An American - Poem by Rudyard Kipling
The American Spirit speaks:
"If the Led Striker call it a strike,
Or the papers call it a war,
They know not much what I am like,
Nor what he is, my Avatar."
Through many roads, by me possessed,
He shambles forth in cosmic guise;
He is the Jester and the Jest,
And he the Text himself applies.
The Celt is in his heart and hand,
The Gaul is in his brain and nerve;
Where, cosmopolitanly planned,
He guards the Redskin's dry reserve.
His easy unswept hearth he lends
From Labrador to Guadeloupe;
Till, elbowed out by sloven friends,
He camps, at sufferance, on the stoop.
Calm-eyed he scoffs at sword and crown,
Or panic-blinded stabs and slays:
Blatant he bids the world bow down,
Or cringing begs a crust of praise;
Or, sombre-drunk, at mine and mart,
He dubs his dreary brethren Kings.
His hands are black with blood -- his heart
Leaps, as a babe's, at little things.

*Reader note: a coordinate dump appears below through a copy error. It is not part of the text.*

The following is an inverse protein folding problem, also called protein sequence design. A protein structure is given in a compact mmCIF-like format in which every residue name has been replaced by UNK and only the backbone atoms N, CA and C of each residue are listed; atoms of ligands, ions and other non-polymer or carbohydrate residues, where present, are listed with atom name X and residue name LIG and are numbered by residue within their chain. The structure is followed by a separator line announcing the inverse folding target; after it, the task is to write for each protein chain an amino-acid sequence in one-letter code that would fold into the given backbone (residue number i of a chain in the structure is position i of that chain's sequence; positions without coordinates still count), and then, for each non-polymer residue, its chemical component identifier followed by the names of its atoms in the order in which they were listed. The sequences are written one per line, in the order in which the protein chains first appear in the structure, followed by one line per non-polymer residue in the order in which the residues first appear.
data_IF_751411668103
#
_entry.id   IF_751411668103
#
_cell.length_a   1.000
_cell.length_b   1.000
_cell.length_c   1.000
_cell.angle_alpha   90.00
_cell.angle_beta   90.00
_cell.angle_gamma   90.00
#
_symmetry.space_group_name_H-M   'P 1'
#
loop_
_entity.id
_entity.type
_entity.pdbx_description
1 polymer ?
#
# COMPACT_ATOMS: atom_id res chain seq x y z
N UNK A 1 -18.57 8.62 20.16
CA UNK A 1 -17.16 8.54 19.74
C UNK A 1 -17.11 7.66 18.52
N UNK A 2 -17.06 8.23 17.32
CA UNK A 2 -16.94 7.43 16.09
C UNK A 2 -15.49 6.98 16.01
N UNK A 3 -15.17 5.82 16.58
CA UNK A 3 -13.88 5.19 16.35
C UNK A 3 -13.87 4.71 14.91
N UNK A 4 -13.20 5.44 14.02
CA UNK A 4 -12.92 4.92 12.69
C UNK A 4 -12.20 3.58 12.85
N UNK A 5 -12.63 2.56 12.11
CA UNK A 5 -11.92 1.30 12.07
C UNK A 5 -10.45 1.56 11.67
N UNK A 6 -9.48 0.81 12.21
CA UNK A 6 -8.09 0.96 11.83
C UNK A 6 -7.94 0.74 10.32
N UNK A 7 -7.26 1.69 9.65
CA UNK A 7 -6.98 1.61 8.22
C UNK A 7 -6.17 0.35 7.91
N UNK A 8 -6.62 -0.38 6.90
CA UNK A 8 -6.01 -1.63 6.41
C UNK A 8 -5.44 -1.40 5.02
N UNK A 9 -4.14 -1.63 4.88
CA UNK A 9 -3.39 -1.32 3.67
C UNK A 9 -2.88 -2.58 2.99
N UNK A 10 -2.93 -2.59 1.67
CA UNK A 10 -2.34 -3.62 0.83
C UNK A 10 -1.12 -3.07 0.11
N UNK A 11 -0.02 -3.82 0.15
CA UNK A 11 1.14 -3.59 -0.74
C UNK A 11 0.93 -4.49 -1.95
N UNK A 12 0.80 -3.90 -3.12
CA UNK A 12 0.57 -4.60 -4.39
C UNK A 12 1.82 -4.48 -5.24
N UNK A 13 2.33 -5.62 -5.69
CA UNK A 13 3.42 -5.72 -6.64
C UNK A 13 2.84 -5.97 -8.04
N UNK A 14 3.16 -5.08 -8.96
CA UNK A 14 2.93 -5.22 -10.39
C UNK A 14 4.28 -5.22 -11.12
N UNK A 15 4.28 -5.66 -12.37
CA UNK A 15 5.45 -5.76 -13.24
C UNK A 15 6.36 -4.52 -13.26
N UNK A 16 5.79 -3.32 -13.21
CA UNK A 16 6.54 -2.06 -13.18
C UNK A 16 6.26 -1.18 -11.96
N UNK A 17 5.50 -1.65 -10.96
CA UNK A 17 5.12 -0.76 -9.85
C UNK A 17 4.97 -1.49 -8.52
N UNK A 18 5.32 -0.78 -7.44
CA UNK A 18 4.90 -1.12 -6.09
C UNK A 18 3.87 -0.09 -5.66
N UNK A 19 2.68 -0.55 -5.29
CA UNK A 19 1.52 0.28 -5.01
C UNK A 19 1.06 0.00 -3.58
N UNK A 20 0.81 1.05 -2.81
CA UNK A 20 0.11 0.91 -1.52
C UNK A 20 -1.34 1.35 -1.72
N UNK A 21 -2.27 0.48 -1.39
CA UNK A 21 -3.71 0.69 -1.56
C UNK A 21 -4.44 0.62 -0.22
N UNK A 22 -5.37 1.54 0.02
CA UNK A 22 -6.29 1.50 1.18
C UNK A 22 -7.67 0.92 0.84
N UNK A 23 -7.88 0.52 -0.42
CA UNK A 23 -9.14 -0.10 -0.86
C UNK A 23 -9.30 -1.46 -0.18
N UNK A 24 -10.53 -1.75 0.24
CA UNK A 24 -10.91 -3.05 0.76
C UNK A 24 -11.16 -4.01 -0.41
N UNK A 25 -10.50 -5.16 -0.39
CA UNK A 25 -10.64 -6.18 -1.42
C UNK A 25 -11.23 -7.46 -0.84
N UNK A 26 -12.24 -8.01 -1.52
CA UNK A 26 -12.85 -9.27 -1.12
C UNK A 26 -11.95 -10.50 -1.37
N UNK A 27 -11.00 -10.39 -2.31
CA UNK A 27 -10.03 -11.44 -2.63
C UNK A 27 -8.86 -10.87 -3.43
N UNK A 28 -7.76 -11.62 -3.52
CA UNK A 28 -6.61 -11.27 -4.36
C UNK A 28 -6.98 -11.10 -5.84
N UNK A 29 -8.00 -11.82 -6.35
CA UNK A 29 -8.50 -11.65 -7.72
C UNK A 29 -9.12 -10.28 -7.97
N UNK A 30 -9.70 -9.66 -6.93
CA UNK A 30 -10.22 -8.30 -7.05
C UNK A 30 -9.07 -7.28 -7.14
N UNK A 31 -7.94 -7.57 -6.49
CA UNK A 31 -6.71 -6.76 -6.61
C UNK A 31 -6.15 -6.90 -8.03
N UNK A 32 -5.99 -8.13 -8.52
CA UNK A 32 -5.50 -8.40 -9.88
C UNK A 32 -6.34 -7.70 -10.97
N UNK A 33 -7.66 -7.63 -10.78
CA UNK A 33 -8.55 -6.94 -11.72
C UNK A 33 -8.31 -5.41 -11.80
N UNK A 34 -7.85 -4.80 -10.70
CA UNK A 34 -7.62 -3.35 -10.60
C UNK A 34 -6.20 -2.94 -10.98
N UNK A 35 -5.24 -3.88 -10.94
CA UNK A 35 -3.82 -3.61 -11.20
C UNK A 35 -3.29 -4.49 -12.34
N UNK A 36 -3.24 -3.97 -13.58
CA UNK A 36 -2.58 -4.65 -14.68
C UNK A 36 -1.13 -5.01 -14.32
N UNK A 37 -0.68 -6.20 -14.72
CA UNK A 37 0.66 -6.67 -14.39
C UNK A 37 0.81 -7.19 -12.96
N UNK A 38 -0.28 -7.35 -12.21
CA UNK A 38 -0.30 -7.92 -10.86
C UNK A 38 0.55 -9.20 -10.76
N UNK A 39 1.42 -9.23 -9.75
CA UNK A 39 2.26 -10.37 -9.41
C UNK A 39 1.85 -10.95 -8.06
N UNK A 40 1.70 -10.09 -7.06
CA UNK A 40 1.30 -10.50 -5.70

But, through the shift of mood and mood,
Mine ancient humour saves him whole --
The cynic devil in his blood
That bids him mock his hurrying soul;
That bids him flout the Law he makes,
That bids him make the Law he flouts,
Till, dazed by many doubts, he wakes
The drumming guns that -- have no doubts;
That checks him foolish -- hot and fond,
That chuckles through his deepest ire,
That gilds the slough of his despond
But dims the goal of his desire;
The acrid Asiatic mirth
That leaves him, careless 'mid his dead,
The scandal of the elder earth.
How shall he clear himself, how reach
Your bar or weighed defence prefer?
A brother hedged with alien speech
And lacking all interpreter.
Which knowledge vexes him a space;
But while Reproof around him rings,
He turns a keen untroubled face
Home, to the instant need of things.
Enslaved, illogical, elate,
He greets th' embarrassed Gods, nor fears
To shake the iron hand of Fate
Or match with Destiny for beers.
Lo, imperturbable he rules,
Unkempt, disreputable, vast --
And, in the teeth of all the schools,
I -- I shall save him at the last!
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